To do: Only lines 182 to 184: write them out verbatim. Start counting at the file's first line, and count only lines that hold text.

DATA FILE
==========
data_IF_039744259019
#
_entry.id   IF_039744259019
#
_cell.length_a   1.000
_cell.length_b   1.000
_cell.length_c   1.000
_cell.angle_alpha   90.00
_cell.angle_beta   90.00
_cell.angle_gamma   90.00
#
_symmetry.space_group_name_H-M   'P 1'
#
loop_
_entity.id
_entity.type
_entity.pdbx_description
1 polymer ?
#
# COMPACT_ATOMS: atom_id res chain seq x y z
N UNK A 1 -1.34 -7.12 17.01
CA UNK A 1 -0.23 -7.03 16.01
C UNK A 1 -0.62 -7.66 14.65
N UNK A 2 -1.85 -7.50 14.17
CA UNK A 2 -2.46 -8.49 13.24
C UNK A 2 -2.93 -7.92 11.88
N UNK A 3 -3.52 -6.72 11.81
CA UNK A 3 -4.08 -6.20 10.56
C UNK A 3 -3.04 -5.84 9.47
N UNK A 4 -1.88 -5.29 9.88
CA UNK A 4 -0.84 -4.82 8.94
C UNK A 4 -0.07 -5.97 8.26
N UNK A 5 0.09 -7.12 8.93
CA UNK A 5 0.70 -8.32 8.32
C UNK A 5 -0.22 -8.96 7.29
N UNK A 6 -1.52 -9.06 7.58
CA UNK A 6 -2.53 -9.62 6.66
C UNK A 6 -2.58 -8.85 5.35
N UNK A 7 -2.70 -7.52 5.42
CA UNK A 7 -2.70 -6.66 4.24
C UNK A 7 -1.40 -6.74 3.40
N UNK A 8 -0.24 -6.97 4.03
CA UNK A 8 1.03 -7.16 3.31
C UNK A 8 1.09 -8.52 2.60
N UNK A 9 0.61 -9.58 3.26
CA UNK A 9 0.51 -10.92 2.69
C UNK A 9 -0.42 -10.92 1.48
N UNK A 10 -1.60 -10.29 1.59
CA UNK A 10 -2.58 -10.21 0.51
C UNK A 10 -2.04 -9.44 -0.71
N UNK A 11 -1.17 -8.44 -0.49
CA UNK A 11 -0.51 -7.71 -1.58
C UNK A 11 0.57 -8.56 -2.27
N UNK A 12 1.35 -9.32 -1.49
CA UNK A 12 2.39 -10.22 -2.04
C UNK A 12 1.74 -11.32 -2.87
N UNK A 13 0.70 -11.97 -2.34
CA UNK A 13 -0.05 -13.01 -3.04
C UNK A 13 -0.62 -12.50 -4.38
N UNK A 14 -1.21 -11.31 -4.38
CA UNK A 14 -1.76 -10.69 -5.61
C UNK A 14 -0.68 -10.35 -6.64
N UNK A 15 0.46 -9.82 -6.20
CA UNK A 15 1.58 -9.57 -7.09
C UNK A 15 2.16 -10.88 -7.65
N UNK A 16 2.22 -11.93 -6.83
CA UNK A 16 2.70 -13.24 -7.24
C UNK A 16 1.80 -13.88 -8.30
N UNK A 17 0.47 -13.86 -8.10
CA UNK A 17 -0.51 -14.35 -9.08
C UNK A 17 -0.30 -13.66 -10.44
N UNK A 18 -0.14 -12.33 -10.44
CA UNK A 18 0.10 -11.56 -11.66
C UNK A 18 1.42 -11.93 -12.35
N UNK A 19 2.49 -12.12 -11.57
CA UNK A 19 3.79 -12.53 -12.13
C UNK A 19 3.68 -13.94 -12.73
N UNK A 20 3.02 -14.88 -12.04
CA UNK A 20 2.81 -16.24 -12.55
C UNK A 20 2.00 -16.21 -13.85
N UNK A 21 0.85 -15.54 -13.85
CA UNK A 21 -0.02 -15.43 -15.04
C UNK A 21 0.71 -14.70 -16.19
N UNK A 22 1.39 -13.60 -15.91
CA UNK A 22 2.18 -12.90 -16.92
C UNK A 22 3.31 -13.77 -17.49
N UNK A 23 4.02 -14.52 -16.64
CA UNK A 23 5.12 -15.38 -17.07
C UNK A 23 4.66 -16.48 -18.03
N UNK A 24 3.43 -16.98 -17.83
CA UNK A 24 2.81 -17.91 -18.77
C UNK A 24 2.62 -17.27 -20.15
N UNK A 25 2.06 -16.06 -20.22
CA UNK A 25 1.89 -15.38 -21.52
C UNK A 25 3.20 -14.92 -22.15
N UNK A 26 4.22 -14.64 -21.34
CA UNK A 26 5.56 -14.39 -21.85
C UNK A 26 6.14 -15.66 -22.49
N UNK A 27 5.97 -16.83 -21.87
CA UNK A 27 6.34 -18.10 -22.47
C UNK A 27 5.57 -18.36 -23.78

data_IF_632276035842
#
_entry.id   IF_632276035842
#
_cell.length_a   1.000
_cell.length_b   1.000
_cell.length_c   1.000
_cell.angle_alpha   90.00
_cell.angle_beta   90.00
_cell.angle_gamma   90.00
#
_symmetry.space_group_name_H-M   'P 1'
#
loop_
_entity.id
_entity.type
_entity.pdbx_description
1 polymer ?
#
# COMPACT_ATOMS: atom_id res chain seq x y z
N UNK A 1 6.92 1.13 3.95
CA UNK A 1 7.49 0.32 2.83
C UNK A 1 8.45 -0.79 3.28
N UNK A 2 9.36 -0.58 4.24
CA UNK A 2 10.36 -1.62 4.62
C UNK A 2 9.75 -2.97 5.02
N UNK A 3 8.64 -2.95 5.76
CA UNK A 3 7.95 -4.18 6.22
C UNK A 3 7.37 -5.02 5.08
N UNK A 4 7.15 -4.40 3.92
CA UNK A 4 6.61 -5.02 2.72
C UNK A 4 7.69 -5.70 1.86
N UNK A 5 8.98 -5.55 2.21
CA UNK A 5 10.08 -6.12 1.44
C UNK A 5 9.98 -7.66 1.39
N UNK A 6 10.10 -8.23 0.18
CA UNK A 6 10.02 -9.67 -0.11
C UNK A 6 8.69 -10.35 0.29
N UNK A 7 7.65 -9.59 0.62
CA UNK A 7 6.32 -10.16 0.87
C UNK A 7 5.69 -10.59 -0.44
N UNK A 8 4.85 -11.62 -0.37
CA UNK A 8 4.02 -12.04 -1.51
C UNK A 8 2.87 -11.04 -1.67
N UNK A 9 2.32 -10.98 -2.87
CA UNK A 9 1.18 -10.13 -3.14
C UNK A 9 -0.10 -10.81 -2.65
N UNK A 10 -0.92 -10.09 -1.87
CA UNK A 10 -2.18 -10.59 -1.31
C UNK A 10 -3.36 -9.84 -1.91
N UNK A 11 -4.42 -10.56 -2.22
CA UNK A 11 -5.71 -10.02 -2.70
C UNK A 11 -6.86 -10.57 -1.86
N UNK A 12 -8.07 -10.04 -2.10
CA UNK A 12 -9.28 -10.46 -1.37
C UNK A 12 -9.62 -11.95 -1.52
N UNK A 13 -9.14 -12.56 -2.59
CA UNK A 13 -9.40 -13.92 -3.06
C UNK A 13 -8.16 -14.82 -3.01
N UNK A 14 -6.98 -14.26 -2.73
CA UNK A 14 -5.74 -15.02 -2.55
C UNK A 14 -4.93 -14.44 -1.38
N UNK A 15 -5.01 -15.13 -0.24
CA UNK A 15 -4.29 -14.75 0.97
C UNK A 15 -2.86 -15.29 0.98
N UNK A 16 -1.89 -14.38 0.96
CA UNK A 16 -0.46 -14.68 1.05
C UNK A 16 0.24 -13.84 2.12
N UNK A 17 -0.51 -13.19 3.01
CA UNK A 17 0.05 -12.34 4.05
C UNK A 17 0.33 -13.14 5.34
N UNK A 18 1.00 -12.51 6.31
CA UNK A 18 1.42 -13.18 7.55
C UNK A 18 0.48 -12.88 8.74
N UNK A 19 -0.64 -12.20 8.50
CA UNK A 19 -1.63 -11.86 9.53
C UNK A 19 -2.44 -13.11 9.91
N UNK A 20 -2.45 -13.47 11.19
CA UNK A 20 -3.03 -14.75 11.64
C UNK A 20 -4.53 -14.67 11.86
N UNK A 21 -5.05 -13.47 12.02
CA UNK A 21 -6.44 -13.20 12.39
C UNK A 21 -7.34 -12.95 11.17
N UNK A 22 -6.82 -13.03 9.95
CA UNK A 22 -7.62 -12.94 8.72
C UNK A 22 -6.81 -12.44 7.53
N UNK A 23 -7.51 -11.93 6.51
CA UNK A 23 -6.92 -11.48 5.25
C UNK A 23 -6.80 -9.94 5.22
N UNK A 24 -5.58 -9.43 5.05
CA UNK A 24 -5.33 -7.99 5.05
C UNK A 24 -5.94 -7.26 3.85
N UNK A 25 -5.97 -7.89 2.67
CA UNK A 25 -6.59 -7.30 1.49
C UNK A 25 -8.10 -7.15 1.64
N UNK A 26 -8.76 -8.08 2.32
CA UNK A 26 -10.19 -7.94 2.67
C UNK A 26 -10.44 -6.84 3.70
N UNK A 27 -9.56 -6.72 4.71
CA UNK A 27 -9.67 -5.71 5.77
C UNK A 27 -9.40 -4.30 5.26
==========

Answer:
N UNK A 21 -5.05 -13.47 12.02
CA UNK A 21 -6.44 -13.20 12.39
C UNK A 21 -7.34 -12.95 11.17